Balcezak: One of the initiatives that we have is spearheaded by our chief medical information officer, and it is called Building Against Burnout. This initiative is specifically looking at how much time physicians are spending using the electronic medical record, particularly the "pajama time" outside of standard work hours. We have had a reduction in pajama time that can be tied directly to what our CMIO and his team has been doing to make the electronic medical record more streamlined and easier for physicians to use.

The electronic medical record is a big complaint by physicians, and it is appropriate that they are complaining about it. Technology is supposed to make lives at work easier, but what we often hear from physicians is that technology has made their work more onerous. In healthcare, we need to make documentation easier and use things such as virtual scribes to make the amount of time that physicians are spending on the electronic medical record go down.

HL: What have been your primary efforts to address workforce shortages?

Balcezak: We have made a multi-pronged effort. One of the efforts has been to make sure that we can offer a competitive salary and benefit package. We need to be competitive with more than other hospitals. We need to be competitive with other industries because it is not just healthcare that has a workforce shortage. We find ourselves competing with Amazon, retail outlets, and manufacturing organizations—we are competing at all levels of the workforce.

Right now, we have about 3,000 open FTEs that we are trying to recruit, and they are everything from pharmacists to respiratory therapists, nurses, environmental services, biomedical engineering, and clinical technicians. Virtually every position in our organization has open positions.

If you are a young person, and you are looking for a career in healthcare, the good news is there are lots of openings. There are openings at all levels, from physical therapists to occupational therapists, to all kinds of technicians, radiology, and the operating room. Every one of those positions has opportunities.

We have partnered with our local colleges to provide more educational opportunity such as scholarships for people to join the workforce. Some of our positions call for a high school diploma, and we are hiring people who do not have a high school diploma and allowing them to get a GED on the job. We have pathways for folks to get nursing degrees, and we are offering that with some tuition assistance at local colleges.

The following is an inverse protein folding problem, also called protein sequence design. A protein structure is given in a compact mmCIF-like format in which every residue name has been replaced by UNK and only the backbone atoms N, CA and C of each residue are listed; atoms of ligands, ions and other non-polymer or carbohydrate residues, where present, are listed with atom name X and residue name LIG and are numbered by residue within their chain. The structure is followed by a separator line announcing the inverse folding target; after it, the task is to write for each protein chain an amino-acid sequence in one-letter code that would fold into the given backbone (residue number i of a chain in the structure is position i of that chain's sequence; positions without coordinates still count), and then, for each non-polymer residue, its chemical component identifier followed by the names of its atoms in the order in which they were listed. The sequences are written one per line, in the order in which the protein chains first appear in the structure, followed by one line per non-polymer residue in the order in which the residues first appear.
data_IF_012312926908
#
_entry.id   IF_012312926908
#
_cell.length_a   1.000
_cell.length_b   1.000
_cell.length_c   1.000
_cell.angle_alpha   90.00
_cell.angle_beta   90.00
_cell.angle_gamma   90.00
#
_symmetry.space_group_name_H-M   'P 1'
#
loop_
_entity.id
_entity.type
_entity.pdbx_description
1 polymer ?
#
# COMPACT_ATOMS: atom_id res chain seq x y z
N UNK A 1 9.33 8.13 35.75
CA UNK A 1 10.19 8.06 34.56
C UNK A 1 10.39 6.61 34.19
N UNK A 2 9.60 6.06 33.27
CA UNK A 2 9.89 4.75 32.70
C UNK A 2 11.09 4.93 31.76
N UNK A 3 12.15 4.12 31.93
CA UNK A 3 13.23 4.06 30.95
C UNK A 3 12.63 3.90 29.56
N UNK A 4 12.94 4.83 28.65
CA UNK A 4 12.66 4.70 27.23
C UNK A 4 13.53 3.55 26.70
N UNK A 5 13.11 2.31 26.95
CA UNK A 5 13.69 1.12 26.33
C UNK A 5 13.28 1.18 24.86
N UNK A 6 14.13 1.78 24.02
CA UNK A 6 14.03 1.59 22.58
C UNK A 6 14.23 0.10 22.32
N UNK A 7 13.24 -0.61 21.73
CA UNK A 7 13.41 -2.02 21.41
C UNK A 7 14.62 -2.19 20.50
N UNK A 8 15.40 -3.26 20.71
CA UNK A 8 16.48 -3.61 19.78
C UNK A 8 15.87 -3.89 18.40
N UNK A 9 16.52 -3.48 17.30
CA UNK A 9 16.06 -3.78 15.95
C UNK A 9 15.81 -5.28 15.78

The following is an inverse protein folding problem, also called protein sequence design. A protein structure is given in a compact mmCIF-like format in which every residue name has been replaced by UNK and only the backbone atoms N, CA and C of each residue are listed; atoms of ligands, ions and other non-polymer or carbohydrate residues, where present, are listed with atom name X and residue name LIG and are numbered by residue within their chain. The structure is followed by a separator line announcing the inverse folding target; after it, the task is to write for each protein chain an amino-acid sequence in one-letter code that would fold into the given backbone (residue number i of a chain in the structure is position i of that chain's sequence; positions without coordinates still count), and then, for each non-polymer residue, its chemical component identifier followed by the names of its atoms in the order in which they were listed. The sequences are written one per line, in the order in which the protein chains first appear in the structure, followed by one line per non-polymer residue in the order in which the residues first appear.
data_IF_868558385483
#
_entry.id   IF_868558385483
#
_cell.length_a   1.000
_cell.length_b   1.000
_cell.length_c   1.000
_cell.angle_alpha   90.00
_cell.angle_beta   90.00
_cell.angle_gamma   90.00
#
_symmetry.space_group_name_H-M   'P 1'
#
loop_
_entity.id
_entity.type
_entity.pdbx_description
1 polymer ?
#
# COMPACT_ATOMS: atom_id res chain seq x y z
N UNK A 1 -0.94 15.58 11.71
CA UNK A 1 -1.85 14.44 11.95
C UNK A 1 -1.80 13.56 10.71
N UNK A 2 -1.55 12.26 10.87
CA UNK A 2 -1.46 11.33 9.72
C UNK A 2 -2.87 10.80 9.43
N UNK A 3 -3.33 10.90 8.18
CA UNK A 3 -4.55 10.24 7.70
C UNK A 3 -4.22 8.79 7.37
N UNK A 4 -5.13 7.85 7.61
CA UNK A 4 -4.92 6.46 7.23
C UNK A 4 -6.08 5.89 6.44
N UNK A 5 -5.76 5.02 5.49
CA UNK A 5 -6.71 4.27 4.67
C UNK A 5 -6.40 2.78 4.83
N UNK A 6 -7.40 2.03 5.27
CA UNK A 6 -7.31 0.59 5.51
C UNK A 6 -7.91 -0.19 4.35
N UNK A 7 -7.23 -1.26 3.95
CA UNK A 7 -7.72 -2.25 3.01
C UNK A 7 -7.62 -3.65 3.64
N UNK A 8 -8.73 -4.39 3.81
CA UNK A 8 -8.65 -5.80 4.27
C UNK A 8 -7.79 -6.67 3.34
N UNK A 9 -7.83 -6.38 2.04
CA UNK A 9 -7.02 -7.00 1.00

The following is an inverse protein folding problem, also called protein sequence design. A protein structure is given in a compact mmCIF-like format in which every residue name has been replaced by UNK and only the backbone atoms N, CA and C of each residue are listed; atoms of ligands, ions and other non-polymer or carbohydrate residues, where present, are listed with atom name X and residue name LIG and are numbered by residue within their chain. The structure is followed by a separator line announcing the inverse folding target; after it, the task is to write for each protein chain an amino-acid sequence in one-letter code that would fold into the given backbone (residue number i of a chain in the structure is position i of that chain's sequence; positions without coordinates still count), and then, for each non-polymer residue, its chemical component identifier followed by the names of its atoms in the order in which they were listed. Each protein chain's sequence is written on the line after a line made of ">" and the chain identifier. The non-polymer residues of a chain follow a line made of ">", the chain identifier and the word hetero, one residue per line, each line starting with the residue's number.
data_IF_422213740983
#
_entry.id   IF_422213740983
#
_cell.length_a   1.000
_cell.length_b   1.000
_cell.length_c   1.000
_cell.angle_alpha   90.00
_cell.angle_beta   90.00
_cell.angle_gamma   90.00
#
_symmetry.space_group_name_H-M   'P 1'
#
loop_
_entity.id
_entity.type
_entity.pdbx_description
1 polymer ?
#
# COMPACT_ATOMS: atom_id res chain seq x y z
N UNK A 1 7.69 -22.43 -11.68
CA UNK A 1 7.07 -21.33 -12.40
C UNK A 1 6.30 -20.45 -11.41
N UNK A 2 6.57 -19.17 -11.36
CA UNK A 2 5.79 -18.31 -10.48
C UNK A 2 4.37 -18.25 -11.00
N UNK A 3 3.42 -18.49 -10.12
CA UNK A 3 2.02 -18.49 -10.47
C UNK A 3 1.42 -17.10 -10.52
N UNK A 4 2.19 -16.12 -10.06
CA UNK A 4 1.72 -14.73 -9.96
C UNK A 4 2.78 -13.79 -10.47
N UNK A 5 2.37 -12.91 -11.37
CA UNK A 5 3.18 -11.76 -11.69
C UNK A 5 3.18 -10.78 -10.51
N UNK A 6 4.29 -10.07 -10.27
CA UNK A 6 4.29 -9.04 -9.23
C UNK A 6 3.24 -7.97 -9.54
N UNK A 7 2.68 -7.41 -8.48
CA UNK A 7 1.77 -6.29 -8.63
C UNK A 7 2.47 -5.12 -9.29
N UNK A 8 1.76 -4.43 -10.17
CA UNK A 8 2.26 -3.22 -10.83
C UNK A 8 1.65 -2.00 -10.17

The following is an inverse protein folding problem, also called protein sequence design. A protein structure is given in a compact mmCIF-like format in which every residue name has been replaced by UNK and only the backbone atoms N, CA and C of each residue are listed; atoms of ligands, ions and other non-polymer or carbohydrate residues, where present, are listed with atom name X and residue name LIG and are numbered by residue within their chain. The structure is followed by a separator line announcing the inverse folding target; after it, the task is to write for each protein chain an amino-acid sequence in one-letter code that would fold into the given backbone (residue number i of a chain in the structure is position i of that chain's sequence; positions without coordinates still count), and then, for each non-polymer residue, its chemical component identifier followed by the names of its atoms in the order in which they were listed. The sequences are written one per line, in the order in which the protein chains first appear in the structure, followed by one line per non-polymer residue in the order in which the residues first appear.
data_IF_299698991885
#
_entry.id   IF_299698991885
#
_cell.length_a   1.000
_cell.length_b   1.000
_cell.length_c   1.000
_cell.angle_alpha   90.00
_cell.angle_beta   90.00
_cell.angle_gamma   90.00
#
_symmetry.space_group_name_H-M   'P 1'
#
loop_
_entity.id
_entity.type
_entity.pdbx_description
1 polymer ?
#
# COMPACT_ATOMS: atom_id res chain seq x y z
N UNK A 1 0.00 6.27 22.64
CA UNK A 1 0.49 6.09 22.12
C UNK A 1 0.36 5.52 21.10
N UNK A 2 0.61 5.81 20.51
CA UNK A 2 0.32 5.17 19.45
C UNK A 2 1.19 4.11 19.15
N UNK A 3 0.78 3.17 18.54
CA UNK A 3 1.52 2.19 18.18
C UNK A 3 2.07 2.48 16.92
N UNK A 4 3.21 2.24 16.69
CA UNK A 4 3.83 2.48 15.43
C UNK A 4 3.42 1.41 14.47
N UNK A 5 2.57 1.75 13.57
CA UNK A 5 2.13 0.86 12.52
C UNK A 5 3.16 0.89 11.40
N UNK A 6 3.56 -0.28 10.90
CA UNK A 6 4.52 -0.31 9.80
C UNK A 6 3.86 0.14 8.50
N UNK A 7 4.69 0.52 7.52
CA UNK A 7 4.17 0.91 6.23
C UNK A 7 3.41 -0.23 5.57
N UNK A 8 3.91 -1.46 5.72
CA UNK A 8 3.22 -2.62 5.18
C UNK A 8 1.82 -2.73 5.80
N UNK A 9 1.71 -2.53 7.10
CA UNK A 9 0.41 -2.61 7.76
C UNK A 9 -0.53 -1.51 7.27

HL: What are your primary clinical challenges now that the crisis phase of the coronavirus pandemic has passed?

Balcezak: In many ways, it is getting back to basics. We have had growth in our length of stay. If you are not able to take care of patients in the acute phase of their illness in the most efficient way, and get their workup completed and their therapy completed in a timely way, that is a quality issue. So, we are attacking length of stay. We want to make sure that patients are not seeing delays in either diagnostics or therapeutics—that is a big deal for us now.

We are also still clearing the backlog of patients who had delays in care because of COVID. We have a backlog in screening exams—in colonoscopies. Those are burdens for population health that we are focusing on now. We are coming out of the other end of these backlogs, but we have not seen them completely cleared.

HL: Give an example of patient safety initiatives you have launched at Yale New Haven Health.

Balcezak: One of our most groundbreaking patient safety initiatives has been our work around becoming a high-reliability organization. We started this work about a decade ago—we were a relatively early adopter. The Connecticut Hospital Association created an initiative for hospitals, and we fully embraced it.

It was a galvanizing moment for our health system to get everybody involved in safety. Applying the principles of high reliability such as a deference to expertise has been permeating our organization. Rather than one initiative around falls, or one initiative around surgical-site infection reduction, we have implemented checklists and we have implemented technology for safety events. We have been addressing the most flawed part of our safety environment, which is the propensity of humans to make mistakes. The high-reliability work that we have done has taken direct aim at the frailty of humans and the fact that we are not perfect creatures.

We can talk about what we have done with technology and what we have done with human-factors engineering—those have been great individual efforts in individual error prevention. But nothing has been as powerful as changing behavior and changing culture for how we behave as clinicians and caregivers.

Related: The Way Forward: 'Staffing is the Biggest Challenge'

Christopher Cheney is the CMO editor at HealthLeaders.